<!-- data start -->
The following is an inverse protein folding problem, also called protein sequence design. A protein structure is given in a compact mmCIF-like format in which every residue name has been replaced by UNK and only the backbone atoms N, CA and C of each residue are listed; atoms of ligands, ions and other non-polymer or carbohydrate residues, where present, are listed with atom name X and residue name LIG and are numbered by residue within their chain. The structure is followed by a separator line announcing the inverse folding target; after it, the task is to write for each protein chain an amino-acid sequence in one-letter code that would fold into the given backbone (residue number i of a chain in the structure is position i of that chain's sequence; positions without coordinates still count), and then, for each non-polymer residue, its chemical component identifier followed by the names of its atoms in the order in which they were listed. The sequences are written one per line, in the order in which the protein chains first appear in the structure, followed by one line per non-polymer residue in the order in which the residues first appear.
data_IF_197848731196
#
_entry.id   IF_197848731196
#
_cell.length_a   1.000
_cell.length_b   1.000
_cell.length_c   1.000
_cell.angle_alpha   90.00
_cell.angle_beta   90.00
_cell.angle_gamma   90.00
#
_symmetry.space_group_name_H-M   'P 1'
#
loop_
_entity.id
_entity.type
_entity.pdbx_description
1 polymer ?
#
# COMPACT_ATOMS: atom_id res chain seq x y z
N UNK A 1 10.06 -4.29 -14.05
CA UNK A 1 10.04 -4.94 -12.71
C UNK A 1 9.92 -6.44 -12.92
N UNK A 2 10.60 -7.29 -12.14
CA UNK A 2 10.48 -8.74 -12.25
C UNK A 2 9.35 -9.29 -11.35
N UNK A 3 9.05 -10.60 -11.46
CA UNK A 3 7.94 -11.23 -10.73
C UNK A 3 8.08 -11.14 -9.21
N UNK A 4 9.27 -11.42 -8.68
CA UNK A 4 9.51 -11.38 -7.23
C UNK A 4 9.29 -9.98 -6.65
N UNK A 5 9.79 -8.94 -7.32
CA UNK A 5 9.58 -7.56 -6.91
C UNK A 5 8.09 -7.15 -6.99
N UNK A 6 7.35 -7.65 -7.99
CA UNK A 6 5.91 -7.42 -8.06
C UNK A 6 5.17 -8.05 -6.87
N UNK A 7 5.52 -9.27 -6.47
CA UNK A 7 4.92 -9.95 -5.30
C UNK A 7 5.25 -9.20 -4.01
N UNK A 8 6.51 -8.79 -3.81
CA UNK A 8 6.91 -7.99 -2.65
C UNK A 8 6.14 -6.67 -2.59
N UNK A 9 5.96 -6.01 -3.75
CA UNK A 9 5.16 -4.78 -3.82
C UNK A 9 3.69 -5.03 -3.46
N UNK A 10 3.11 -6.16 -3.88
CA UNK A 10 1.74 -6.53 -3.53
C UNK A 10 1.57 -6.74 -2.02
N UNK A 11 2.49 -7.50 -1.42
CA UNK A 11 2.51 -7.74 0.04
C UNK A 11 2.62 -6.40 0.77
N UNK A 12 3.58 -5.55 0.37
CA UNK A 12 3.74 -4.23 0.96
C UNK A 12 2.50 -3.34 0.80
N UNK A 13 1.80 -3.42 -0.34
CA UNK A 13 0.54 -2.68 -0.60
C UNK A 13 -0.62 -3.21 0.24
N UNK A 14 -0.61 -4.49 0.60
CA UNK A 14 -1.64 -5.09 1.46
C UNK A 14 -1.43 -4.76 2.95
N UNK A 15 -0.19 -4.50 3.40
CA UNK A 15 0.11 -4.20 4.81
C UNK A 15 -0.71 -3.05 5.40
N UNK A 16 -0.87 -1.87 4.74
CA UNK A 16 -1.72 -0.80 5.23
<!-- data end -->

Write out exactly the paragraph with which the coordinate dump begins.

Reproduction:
The following is an inverse protein folding problem, also called protein sequence design. A protein structure is given in a compact mmCIF-like format in which every residue name has been replaced by UNK and only the backbone atoms N, CA and C of each residue are listed; atoms of ligands, ions and other non-polymer or carbohydrate residues, where present, are listed with atom name X and residue name LIG and are numbered by residue within their chain. The structure is followed by a separator line announcing the inverse folding target; after it, the task is to write for each protein chain an amino-acid sequence in one-letter code that would fold into the given backbone (residue number i of a chain in the structure is position i of that chain's sequence; positions without coordinates still count), and then, for each non-polymer residue, its chemical component identifier followed by the names of its atoms in the order in which they were listed. The sequences are written one per line, in the order in which the protein chains first appear in the structure, followed by one line per non-polymer residue in the order in which the residues first appear.